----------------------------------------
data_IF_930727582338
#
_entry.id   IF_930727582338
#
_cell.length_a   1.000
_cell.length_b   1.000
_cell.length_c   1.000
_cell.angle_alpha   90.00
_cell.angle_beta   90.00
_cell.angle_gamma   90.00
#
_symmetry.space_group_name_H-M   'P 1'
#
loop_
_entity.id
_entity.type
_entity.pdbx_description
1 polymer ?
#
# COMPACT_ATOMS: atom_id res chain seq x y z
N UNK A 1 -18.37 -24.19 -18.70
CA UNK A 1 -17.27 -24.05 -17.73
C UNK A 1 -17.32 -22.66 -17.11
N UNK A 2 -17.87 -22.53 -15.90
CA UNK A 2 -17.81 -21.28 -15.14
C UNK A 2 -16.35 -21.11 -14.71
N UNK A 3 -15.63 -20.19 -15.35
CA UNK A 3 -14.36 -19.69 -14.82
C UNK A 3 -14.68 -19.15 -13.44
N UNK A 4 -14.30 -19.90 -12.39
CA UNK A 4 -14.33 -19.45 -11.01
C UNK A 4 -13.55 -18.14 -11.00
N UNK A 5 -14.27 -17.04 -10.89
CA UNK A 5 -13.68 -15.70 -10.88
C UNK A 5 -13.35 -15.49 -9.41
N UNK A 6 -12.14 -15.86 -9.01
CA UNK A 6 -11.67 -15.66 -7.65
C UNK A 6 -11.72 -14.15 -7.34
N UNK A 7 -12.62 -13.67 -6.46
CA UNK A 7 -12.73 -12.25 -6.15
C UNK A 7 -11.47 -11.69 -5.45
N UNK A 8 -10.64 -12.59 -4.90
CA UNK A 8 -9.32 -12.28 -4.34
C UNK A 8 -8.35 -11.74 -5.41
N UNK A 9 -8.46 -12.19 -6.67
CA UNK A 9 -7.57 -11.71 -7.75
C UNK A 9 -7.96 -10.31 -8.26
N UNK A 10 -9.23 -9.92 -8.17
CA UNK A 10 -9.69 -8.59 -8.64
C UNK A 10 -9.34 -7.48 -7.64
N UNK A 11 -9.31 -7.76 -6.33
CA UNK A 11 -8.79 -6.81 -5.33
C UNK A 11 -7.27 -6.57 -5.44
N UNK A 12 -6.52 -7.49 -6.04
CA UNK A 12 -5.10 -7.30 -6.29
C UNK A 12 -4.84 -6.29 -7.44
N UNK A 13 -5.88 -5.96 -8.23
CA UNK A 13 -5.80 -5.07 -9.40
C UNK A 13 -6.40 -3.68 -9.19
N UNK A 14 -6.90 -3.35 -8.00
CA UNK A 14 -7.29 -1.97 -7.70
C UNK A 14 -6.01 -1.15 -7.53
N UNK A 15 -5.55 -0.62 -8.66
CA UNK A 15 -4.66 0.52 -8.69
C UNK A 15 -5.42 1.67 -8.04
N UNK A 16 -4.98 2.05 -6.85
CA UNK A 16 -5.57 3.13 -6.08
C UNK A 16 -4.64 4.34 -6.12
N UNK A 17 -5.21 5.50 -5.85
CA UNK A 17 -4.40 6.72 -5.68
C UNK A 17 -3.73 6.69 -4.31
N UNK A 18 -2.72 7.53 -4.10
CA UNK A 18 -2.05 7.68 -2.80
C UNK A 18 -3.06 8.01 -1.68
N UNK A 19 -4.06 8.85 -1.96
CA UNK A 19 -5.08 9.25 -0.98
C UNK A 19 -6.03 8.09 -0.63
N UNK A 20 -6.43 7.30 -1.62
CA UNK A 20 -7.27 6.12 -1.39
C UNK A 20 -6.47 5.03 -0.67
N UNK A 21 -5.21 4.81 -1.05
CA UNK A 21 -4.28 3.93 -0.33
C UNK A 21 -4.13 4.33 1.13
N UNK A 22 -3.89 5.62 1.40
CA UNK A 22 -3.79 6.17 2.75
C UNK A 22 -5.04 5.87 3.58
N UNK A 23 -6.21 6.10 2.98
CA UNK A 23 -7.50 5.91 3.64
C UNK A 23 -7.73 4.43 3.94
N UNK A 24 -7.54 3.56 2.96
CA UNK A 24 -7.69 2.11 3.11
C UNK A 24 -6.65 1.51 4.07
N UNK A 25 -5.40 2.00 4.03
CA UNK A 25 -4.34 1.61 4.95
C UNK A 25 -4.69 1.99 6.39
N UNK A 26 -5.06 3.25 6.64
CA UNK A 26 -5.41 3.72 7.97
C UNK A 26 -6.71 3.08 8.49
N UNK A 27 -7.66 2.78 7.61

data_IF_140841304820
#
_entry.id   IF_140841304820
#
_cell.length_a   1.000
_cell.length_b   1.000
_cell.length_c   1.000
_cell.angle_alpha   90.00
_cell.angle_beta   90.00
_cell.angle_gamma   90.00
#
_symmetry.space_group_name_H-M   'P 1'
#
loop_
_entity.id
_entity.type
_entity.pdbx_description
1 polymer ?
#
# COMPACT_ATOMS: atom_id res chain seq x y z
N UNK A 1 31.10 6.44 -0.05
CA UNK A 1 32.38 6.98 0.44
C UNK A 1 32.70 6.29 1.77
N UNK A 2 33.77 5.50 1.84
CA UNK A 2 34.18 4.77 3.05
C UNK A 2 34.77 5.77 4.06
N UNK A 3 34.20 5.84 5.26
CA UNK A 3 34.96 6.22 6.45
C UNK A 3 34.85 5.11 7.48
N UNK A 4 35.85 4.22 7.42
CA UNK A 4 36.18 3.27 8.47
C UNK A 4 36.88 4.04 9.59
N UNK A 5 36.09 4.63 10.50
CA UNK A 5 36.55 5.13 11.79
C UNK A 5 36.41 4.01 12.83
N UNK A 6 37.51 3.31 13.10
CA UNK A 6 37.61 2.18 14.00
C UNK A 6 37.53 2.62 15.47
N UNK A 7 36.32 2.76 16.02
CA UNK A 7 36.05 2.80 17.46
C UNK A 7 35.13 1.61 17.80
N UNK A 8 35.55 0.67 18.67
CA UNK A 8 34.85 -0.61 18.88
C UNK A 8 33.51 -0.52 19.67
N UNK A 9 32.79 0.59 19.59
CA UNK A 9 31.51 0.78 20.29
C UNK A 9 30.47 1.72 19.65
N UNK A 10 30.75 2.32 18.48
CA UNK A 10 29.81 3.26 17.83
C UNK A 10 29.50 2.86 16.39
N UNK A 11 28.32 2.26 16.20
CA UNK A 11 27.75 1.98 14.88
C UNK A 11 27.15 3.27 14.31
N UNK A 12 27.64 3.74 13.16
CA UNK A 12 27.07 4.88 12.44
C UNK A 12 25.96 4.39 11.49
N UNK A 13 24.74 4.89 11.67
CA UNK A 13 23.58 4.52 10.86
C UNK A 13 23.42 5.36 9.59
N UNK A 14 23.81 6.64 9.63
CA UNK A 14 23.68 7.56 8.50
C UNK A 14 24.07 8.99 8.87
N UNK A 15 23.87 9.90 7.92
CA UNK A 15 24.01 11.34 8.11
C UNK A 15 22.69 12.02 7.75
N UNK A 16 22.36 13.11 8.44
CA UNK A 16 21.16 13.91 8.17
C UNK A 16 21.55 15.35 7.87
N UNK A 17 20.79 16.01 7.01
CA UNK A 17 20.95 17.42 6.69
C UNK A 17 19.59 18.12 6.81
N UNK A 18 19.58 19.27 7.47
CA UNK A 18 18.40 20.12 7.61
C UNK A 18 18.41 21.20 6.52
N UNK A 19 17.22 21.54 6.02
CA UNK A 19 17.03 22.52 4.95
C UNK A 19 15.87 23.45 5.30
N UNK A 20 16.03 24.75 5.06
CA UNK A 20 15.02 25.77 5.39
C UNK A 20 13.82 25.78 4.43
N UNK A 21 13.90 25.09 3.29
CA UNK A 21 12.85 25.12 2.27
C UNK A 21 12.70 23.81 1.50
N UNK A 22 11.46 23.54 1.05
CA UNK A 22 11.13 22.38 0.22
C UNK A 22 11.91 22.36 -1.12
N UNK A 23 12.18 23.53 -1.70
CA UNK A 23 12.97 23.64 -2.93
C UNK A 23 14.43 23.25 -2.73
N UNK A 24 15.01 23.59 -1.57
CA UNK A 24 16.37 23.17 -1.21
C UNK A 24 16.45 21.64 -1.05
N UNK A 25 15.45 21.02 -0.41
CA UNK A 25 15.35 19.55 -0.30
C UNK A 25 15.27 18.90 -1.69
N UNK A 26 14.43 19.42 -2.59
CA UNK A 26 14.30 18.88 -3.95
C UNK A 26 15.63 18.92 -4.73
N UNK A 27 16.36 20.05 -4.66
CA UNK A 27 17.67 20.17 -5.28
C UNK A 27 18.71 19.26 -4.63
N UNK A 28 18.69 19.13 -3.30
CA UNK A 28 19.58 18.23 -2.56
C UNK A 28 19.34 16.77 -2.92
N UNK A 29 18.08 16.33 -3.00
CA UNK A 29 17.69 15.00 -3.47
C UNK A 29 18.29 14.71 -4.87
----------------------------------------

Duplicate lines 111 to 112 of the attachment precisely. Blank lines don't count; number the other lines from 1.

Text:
_symmetry.space_group_name_H-M   'P 1'
#